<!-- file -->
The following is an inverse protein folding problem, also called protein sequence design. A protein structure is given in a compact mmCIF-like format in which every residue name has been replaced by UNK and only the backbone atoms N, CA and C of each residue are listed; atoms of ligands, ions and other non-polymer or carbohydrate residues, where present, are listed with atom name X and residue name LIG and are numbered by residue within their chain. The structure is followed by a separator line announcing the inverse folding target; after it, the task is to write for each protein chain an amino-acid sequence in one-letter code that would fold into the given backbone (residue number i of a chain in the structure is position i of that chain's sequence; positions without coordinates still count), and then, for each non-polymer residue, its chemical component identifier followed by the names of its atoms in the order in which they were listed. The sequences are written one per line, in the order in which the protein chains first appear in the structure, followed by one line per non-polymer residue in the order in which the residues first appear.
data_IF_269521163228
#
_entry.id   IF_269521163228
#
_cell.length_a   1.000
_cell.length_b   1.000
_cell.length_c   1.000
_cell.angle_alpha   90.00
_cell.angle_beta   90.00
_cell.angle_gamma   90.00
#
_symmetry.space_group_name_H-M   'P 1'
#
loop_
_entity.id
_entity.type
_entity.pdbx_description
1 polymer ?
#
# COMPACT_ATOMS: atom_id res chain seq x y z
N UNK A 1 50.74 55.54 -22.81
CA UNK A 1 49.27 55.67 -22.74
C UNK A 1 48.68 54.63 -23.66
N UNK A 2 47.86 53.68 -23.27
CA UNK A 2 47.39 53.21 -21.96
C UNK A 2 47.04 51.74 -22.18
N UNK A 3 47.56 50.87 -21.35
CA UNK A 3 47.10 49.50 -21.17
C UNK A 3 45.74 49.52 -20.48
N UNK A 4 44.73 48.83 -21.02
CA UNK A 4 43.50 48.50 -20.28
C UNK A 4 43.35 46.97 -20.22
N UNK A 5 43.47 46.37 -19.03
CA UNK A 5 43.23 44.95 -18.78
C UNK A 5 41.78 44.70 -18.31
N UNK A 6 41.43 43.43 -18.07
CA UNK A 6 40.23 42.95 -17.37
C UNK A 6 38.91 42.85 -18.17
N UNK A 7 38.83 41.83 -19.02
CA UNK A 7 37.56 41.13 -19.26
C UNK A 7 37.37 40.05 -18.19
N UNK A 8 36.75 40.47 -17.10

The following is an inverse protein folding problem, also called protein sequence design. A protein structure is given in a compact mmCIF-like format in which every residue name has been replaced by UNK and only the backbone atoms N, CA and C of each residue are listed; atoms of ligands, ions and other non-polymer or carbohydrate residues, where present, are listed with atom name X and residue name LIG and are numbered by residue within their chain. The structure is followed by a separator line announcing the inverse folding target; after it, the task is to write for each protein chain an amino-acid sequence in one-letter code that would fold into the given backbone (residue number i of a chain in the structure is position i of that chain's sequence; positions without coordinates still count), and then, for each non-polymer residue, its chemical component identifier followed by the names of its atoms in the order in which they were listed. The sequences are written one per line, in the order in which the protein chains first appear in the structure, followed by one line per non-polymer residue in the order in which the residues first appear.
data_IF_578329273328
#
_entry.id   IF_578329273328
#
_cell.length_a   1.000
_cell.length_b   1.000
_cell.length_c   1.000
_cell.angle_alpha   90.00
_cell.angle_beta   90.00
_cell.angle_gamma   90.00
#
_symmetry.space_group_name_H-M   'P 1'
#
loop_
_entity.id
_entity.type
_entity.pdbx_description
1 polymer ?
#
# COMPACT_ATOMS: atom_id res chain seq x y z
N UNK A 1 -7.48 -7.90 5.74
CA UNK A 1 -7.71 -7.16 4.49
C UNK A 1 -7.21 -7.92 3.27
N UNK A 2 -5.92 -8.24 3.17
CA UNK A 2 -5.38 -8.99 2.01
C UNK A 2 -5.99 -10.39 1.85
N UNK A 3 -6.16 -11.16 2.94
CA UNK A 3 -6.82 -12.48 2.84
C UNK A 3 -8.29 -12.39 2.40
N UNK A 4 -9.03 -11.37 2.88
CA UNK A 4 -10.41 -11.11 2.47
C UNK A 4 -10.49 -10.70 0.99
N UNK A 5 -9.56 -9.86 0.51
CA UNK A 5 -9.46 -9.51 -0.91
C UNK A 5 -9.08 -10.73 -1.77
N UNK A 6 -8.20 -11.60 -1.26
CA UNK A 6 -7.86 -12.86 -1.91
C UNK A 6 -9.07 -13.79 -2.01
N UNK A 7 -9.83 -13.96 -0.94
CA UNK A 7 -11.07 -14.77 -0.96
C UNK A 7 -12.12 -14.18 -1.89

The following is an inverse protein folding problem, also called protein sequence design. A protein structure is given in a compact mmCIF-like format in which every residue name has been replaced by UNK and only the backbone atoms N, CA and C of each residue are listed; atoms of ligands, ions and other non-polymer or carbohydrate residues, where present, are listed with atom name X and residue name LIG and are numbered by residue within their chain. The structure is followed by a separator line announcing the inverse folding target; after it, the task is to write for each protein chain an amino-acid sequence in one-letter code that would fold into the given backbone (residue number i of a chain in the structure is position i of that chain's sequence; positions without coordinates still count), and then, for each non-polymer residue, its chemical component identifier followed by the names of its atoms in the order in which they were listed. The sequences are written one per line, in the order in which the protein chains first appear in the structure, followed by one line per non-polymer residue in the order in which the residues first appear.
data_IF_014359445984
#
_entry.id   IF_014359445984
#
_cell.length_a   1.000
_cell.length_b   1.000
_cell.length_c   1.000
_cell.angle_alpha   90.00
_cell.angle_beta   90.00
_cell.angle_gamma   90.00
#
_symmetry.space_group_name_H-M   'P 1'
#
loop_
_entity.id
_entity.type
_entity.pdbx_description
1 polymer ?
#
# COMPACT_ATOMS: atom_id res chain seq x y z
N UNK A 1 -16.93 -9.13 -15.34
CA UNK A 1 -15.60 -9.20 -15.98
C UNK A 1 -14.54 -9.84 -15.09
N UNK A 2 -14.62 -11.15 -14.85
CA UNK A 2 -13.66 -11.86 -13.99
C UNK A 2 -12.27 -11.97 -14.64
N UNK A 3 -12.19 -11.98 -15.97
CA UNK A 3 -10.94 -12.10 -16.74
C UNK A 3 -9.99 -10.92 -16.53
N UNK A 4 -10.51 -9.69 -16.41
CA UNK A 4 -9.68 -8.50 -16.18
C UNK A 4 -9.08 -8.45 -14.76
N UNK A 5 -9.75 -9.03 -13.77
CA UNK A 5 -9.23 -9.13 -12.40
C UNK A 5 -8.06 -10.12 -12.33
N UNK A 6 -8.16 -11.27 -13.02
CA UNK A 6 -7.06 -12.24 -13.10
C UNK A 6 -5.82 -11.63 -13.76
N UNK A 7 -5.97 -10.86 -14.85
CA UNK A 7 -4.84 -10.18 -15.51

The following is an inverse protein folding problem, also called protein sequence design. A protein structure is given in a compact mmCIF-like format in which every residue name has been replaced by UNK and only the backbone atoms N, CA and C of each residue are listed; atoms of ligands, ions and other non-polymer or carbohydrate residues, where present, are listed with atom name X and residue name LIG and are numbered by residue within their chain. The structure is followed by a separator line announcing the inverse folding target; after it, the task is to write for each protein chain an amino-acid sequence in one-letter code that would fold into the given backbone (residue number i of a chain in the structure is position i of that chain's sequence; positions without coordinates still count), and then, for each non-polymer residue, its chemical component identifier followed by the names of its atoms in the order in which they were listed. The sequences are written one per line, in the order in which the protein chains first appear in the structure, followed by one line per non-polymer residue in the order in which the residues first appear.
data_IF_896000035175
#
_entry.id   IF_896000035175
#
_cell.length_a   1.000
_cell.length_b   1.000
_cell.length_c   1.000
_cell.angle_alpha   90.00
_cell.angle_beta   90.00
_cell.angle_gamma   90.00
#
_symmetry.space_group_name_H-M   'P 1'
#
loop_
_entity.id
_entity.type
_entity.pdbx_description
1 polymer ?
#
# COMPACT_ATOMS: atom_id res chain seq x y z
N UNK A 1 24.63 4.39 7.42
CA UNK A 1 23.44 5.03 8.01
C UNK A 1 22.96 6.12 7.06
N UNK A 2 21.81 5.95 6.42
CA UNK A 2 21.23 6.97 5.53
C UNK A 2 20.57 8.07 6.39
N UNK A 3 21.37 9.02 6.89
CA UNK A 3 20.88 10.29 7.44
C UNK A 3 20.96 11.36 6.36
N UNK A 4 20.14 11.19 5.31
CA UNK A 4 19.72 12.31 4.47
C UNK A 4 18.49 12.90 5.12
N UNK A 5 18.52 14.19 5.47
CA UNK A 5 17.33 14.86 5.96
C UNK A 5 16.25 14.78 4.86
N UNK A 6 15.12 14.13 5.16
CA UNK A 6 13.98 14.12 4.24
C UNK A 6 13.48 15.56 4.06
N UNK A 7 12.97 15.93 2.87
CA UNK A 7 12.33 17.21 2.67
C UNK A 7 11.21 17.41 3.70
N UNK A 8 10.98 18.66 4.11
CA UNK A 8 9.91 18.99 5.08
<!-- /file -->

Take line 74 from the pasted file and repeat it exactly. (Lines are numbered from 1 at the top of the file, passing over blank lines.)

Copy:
N UNK A 4 -9.03 -11.37 2.88